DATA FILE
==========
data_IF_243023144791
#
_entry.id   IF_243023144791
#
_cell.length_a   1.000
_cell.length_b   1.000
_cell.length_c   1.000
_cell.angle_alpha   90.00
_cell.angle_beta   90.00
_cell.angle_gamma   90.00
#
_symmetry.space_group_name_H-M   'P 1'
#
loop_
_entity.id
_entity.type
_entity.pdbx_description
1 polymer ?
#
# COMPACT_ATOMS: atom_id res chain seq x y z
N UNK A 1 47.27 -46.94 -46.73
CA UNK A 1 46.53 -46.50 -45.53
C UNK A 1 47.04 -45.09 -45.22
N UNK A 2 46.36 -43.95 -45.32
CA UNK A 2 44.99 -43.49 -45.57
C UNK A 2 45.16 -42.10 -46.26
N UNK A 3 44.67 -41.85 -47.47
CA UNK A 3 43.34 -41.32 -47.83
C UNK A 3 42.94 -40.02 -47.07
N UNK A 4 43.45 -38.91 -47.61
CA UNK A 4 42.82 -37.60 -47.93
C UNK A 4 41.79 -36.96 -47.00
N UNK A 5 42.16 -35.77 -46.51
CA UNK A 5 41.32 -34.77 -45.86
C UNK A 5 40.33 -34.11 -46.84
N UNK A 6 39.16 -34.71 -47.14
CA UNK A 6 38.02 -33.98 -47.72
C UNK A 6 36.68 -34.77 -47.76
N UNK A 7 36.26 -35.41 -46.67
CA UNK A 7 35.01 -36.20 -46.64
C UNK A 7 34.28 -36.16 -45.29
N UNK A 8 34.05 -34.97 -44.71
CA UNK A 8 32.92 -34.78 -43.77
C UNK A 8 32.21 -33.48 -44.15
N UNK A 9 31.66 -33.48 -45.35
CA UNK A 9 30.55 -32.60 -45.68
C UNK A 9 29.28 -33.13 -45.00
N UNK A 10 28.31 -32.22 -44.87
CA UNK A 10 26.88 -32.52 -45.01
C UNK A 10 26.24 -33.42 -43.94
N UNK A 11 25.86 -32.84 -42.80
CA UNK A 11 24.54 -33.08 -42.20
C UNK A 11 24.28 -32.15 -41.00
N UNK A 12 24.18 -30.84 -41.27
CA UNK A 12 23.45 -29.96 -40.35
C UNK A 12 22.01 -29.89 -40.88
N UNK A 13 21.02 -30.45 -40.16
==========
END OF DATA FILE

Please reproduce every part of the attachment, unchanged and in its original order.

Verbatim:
data_IF_243023144791
#
_entry.id   IF_243023144791
#
_cell.length_a   1.000
_cell.length_b   1.000
_cell.length_c   1.000
_cell.angle_alpha   90.00
_cell.angle_beta   90.00
_cell.angle_gamma   90.00
#
_symmetry.space_group_name_H-M   'P 1'
#
loop_
_entity.id
_entity.type
_entity.pdbx_description
1 polymer ?
#
# COMPACT_ATOMS: atom_id res chain seq x y z
N UNK A 1 47.27 -46.94 -46.73
CA UNK A 1 46.53 -46.50 -45.53
C UNK A 1 47.04 -45.09 -45.22
N UNK A 2 46.36 -43.95 -45.32
CA UNK A 2 44.99 -43.49 -45.57
C UNK A 2 45.16 -42.10 -46.26
N UNK A 3 44.67 -41.85 -47.47
CA UNK A 3 43.34 -41.32 -47.83
C UNK A 3 42.94 -40.02 -47.07
N UNK A 4 43.45 -38.91 -47.61
CA UNK A 4 42.82 -37.60 -47.93
C UNK A 4 41.79 -36.96 -47.00
N UNK A 5 42.16 -35.77 -46.51
CA UNK A 5 41.32 -34.77 -45.86
C UNK A 5 40.33 -34.11 -46.84
N UNK A 6 39.16 -34.71 -47.14
CA UNK A 6 38.02 -33.98 -47.72
C UNK A 6 36.68 -34.77 -47.76
N UNK A 7 36.26 -35.41 -46.67
CA UNK A 7 35.01 -36.20 -46.64
C UNK A 7 34.28 -36.16 -45.29
N UNK A 8 34.05 -34.97 -44.71
CA UNK A 8 32.92 -34.78 -43.77
C UNK A 8 32.21 -33.48 -44.15
N UNK A 9 31.66 -33.48 -45.35
CA UNK A 9 30.55 -32.60 -45.68
C UNK A 9 29.28 -33.13 -45.00
N UNK A 10 28.31 -32.22 -44.87
CA UNK A 10 26.88 -32.52 -45.01
C UNK A 10 26.24 -33.42 -43.94
N UNK A 11 25.86 -32.84 -42.80
CA UNK A 11 24.54 -33.08 -42.20
C UNK A 11 24.28 -32.15 -41.00
N UNK A 12 24.18 -30.84 -41.27
CA UNK A 12 23.45 -29.96 -40.35
C UNK A 12 22.01 -29.89 -40.88
N UNK A 13 21.02 -30.45 -40.16